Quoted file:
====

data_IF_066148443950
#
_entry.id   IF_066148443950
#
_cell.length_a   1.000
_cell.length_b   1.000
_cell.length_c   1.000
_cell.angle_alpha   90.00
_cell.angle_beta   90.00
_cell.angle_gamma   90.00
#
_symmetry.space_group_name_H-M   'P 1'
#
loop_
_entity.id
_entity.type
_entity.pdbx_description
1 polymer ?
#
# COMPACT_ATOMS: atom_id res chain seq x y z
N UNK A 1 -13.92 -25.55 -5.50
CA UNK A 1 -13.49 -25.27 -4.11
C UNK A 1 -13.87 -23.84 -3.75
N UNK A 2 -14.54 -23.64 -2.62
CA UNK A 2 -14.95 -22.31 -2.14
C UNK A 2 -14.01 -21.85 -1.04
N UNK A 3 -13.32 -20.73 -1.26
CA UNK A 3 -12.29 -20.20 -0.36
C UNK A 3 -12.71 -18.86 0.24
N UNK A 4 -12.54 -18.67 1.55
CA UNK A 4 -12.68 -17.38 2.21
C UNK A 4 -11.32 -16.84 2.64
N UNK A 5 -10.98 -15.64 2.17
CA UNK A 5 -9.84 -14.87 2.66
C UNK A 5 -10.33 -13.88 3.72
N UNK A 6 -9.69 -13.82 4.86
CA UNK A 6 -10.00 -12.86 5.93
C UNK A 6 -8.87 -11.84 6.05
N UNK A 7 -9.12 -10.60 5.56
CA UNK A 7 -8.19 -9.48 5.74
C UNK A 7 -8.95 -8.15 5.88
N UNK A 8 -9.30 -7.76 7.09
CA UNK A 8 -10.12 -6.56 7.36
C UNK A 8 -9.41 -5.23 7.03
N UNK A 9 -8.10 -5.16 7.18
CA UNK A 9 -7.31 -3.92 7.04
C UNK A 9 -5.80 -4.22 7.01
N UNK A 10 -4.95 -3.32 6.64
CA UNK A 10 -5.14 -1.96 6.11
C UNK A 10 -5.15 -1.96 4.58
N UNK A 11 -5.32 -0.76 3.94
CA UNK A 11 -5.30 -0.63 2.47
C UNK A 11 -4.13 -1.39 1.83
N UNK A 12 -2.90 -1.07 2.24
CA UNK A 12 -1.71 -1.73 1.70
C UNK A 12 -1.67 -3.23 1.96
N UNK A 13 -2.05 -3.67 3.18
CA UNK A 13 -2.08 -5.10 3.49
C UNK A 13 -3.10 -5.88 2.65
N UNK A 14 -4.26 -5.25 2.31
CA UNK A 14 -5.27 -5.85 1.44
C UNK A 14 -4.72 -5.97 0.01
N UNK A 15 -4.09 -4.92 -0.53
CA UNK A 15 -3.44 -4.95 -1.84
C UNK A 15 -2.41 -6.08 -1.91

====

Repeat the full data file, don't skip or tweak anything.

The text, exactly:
data_IF_066148443950
#
_entry.id   IF_066148443950
#
_cell.length_a   1.000
_cell.length_b   1.000
_cell.length_c   1.000
_cell.angle_alpha   90.00
_cell.angle_beta   90.00
_cell.angle_gamma   90.00
#
_symmetry.space_group_name_H-M   'P 1'
#
loop_
_entity.id
_entity.type
_entity.pdbx_description
1 polymer ?
#
# COMPACT_ATOMS: atom_id res chain seq x y z
N UNK A 1 -13.92 -25.55 -5.50
CA UNK A 1 -13.49 -25.27 -4.11
C UNK A 1 -13.87 -23.84 -3.75
N UNK A 2 -14.54 -23.64 -2.62
CA UNK A 2 -14.95 -22.31 -2.14
C UNK A 2 -14.01 -21.85 -1.04
N UNK A 3 -13.32 -20.73 -1.26
CA UNK A 3 -12.29 -20.20 -0.36
C UNK A 3 -12.71 -18.86 0.24
N UNK A 4 -12.54 -18.67 1.55
CA UNK A 4 -12.68 -17.38 2.21
C UNK A 4 -11.32 -16.84 2.64
N UNK A 5 -10.98 -15.64 2.17
CA UNK A 5 -9.84 -14.87 2.66
C UNK A 5 -10.33 -13.88 3.72
N UNK A 6 -9.69 -13.82 4.86
CA UNK A 6 -10.00 -12.86 5.93
C UNK A 6 -8.87 -11.84 6.05
N UNK A 7 -9.12 -10.60 5.56
CA UNK A 7 -8.19 -9.48 5.74
C UNK A 7 -8.95 -8.15 5.88
N UNK A 8 -9.30 -7.76 7.09
CA UNK A 8 -10.12 -6.56 7.36
C UNK A 8 -9.41 -5.23 7.03
N UNK A 9 -8.10 -5.16 7.18
CA UNK A 9 -7.31 -3.92 7.04
C UNK A 9 -5.80 -4.22 7.01
N UNK A 10 -4.95 -3.32 6.64
CA UNK A 10 -5.14 -1.96 6.11
C UNK A 10 -5.15 -1.96 4.58
N UNK A 11 -5.32 -0.76 3.94
CA UNK A 11 -5.30 -0.63 2.47
C UNK A 11 -4.13 -1.39 1.83
N UNK A 12 -2.90 -1.07 2.24
CA UNK A 12 -1.71 -1.73 1.70
C UNK A 12 -1.67 -3.23 1.96
N UNK A 13 -2.05 -3.67 3.18
CA UNK A 13 -2.08 -5.10 3.49
C UNK A 13 -3.10 -5.88 2.65
N UNK A 14 -4.26 -5.25 2.31
CA UNK A 14 -5.27 -5.85 1.44
C UNK A 14 -4.72 -5.97 0.01
N UNK A 15 -4.09 -4.92 -0.53
CA UNK A 15 -3.44 -4.95 -1.84
C UNK A 15 -2.41 -6.08 -1.91